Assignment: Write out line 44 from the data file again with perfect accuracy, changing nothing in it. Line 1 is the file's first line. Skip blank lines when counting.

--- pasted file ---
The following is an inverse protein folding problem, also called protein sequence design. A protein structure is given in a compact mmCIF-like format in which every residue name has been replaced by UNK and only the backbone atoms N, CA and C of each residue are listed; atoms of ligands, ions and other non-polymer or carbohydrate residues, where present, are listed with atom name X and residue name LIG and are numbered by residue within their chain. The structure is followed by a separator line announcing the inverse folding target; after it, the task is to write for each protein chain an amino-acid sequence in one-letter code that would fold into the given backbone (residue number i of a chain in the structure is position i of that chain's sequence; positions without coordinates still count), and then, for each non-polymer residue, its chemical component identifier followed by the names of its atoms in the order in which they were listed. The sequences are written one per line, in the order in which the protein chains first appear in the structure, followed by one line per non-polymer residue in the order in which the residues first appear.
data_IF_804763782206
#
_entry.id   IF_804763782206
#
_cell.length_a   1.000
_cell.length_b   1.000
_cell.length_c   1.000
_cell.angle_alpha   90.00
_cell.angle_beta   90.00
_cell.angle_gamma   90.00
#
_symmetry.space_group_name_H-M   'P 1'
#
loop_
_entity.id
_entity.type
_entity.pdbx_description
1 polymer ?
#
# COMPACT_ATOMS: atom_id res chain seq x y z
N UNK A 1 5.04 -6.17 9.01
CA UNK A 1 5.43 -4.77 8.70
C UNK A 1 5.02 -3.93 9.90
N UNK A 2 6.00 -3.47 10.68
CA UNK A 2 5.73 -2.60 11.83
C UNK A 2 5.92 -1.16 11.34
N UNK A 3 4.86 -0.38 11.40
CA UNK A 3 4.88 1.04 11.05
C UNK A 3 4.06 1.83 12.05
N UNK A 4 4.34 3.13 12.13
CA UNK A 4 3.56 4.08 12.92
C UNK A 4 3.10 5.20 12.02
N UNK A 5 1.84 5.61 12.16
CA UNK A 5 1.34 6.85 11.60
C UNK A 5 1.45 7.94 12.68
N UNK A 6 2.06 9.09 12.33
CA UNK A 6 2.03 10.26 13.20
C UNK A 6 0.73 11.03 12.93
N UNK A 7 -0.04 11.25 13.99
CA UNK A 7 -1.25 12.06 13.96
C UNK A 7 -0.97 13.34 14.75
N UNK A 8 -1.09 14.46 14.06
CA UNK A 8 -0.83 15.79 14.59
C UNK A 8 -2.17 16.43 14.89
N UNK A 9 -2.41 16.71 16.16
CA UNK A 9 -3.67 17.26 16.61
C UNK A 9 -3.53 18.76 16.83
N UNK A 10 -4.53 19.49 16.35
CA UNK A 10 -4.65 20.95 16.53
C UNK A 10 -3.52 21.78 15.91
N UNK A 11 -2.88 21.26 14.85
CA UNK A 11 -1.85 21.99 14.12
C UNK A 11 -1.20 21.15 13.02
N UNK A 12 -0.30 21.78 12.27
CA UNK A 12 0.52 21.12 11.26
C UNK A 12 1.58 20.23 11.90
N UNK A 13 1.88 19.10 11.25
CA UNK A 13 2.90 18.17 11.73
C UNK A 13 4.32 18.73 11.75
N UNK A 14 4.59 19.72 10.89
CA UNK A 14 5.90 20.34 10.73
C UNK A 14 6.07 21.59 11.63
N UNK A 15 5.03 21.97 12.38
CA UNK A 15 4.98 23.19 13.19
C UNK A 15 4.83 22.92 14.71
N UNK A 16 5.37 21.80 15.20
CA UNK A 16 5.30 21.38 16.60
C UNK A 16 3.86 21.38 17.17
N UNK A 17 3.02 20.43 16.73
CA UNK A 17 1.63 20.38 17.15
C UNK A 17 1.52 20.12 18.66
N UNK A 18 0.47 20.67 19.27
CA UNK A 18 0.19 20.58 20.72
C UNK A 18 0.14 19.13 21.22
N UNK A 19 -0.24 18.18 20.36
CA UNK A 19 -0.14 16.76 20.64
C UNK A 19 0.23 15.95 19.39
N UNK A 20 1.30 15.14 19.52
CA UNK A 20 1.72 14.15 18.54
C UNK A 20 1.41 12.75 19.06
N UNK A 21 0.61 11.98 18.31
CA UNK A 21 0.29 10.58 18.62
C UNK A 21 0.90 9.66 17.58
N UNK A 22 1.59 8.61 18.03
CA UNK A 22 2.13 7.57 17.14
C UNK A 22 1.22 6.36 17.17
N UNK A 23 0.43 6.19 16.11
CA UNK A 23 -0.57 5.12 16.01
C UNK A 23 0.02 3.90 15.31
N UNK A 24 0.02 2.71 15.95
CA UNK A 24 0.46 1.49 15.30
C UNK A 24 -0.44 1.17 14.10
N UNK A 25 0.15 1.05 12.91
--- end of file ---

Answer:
CA UNK A 8 -0.83 15.79 14.59